We hypothesize that PR is a major driver of cancer progression by changes in phosphorylation status and thru interaction with cell cycle components. PR and p53, a master cell cycle regulator, act together to initiate tumor development and facilitate progression of breast cancer. My project will examine how changes in cell cycle regulation affect PR. 1) Determine the effect of p53 loss/mutation on regulation of PR isoforms. 2) Determine the effects of changes in p53 status on progestin-driven proliferation and pro-survival in ER+/PR+ breast cancer cell lines. 3) Determine how these changes effect tumors in mice with and without progestin treatment. . These experiments will determine the effects of p53 mutation in PR+ cells on tumor formation/progression and demonstrate the potential for use of anti-progestin treatments that may block hormone-dependent growth pathways in luminal (ER+/PR+) breast cancer.
Kristin Renkema, Ph.D.
Melanoma is the most aggressive skin cancer and affects 2% of the entire American population. Anti-tumor CD8 T cells can control melanoma, but developing a strong and suitable CD8 T cell response is inefficient by current methods. Here we study a novel approach for inducing tumor-specific CD8 T cells in a mouse model of melanoma.
CD8 T cells express unique T cell receptors (TCR) that recognize a peptide bound to MHC Class I (MHC-I) molecules. Tyrosine-related protein-2 (Trp2) – a melanocyte enzyme over-expressed in melanoma – encodes a peptide that can be seen by CD8 T cells. T cells that recognize such “self” peptides are typically killed in the thymus or held in check by regulatory mechanisms – however, Trp2 specific CD8 T cells arise in healthy mice (and humans), and when sufficiently activated can eliminate melanoma. However, current methods fail to induce a strong CD8 T cell response to the Trp2 peptide in mice, limiting potential for this approach in humans.
Recent studies suggest peptide-binding affinity for MHC-I is critical for generating strong anti-tumor CD8 T cell responses; we hypothesize that improving the stability of the Trp2-MHC-I interaction will improve priming of potent anti-melanoma CD8 T cells. “Single chain trimers” (SCT) covalently link a peptide to the MHC-I molecule: This structure is very stable yet effective primes antigen specific CD8 T cells which protect against pathogen infection. We propose using Trp2 SCT to prime anti-melanoma CD8 T cells and determining whether the resulting CD8 T cell response can control B16 melanoma cancer in mice. If Trp2 SCT improves anti-melanoma CD8 T cell responses, the approach could be developed for future application in humans. In addition, our observations may lead to future studies on functional tolerance of self-specific Trp2 specific CD8 T cells, regardless of Trp2 SCT priming efficacy.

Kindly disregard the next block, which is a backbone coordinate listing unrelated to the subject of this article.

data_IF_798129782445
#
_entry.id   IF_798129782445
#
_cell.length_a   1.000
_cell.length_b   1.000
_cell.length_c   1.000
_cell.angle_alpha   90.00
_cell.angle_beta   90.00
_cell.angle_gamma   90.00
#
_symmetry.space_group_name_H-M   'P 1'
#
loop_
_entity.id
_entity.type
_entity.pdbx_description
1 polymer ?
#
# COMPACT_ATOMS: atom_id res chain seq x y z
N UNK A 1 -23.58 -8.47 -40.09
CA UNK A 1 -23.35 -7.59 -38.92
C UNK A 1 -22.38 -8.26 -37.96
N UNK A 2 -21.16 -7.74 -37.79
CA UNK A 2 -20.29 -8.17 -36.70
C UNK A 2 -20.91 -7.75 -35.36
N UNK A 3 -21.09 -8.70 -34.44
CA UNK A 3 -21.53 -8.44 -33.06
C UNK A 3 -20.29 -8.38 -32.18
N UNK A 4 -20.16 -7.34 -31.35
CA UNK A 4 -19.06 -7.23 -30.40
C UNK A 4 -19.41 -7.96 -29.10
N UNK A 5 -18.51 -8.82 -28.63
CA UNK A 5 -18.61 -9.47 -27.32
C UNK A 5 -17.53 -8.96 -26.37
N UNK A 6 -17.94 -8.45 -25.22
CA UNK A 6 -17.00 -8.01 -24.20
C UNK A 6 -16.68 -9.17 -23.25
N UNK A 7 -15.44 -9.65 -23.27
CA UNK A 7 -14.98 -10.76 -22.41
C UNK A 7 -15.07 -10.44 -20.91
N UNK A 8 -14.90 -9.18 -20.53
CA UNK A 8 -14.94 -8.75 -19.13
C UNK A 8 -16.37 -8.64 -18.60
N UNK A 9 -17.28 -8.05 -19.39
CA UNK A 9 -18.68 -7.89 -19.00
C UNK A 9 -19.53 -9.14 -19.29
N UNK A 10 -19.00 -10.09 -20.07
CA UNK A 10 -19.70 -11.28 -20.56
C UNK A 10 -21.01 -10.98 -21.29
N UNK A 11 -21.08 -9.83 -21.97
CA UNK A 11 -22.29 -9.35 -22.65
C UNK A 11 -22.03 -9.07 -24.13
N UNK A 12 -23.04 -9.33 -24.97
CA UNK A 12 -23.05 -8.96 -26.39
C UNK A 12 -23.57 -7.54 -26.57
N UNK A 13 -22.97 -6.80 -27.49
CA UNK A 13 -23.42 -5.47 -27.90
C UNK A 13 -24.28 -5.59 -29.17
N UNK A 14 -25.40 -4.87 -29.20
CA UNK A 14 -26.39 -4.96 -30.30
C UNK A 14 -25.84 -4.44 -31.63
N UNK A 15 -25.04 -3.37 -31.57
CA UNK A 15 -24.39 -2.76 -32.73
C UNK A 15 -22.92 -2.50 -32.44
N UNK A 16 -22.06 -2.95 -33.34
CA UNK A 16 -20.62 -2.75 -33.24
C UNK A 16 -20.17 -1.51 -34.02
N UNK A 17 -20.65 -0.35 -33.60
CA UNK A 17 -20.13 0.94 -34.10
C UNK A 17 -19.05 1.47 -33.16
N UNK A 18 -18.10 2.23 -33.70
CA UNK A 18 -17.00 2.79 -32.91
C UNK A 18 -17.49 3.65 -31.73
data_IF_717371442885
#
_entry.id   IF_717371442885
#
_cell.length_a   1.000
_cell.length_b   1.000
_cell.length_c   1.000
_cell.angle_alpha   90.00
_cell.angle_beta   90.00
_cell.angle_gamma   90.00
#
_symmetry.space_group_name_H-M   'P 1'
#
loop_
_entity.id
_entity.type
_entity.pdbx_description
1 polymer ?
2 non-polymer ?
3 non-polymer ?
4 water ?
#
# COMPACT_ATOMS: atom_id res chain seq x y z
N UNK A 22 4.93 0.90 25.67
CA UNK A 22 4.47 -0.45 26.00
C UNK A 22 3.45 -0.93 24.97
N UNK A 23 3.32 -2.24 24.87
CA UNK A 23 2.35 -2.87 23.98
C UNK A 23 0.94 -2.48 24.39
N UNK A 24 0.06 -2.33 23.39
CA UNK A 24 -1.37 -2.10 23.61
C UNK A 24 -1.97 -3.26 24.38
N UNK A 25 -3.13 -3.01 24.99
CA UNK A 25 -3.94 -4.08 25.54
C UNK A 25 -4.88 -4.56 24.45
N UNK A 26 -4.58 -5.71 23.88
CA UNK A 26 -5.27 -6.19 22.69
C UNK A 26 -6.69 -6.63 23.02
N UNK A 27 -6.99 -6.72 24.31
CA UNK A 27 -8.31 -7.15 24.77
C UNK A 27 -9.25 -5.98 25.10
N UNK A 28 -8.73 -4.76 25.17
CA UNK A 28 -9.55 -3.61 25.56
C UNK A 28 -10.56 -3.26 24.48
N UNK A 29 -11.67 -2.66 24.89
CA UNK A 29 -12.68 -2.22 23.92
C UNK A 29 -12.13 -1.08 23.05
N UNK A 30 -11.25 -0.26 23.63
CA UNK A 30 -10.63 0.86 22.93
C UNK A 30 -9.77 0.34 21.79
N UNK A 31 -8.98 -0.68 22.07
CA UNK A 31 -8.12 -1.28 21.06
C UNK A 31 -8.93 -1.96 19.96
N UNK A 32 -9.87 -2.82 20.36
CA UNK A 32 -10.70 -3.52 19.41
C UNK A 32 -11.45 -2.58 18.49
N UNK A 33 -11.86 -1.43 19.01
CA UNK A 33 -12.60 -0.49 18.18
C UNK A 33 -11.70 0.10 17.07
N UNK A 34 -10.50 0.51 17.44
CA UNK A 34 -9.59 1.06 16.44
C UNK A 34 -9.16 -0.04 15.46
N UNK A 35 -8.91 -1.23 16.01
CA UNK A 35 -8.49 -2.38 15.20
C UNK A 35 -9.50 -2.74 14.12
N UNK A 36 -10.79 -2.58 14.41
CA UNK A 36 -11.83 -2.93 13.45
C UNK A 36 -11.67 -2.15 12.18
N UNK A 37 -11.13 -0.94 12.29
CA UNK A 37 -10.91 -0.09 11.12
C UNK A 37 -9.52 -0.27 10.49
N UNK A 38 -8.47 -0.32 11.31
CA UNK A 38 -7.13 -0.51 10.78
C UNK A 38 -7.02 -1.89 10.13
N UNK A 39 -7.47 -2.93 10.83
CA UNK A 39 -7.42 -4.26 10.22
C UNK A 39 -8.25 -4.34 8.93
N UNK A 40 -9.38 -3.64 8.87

Jamie Van Etten, Ph.D.
Chemotherapies, including platinum-based agents and mitotic inhibitors (taxanes and vinca alkaloids), are known to induce peripheral neuropathy in 30-60% of patients. Symptoms of chemotherapy induced peripheral neuropathy (CIPN) can be severe and include pain, paresthesia (numbness), and dysesthesia (abnormal sensation, including "pins and needles" and burning), and are typically experienced in a stocking-glove distribution. Importantly, some patients experience CIPN severe enough that chemotherapy must be reduced in dosage or stopped, which ultimately results in reduced treatment efficacy. Furthermore, symptoms in many patients persist for months to years after treatment ends. To date, there are no drugs available that effectively reduce symptoms of CIPN, largely due to a limited understanding of the mechanisms by which chemotherapy agents cause neuropathic pain. Therefore, a pressing need in comprehensive cancer care is to establish a clear understanding of the mechanisms of CIPN and to develop treatments that reduce symptoms of neuropathy in patients treated with chemotherapy.
Current models of chemotherapy induced peripheral neuropathy are in healthy mice or rats and focus on short-term administration of chemotherapy. Symptoms of chemotherapy induced peripheral neuropathy have been recapitulated in rodent models that do not bear tumors, however, it remains to be determined if the tumor microenvironment alters progression of peripheral neuropathy or worsens CIPN symptoms. The primary goal of this study is to establish CIPN in a tumor-bearing mouse model to 1.) identify gene and proteomic signatures that may help to predict novel drug targets in CIPN and 2.) determine the mechanisms by which peripheral neuropathy occurs in response to systemic chemotherapy. Together, these studies will shed light on a critical aspect of cancer treatment.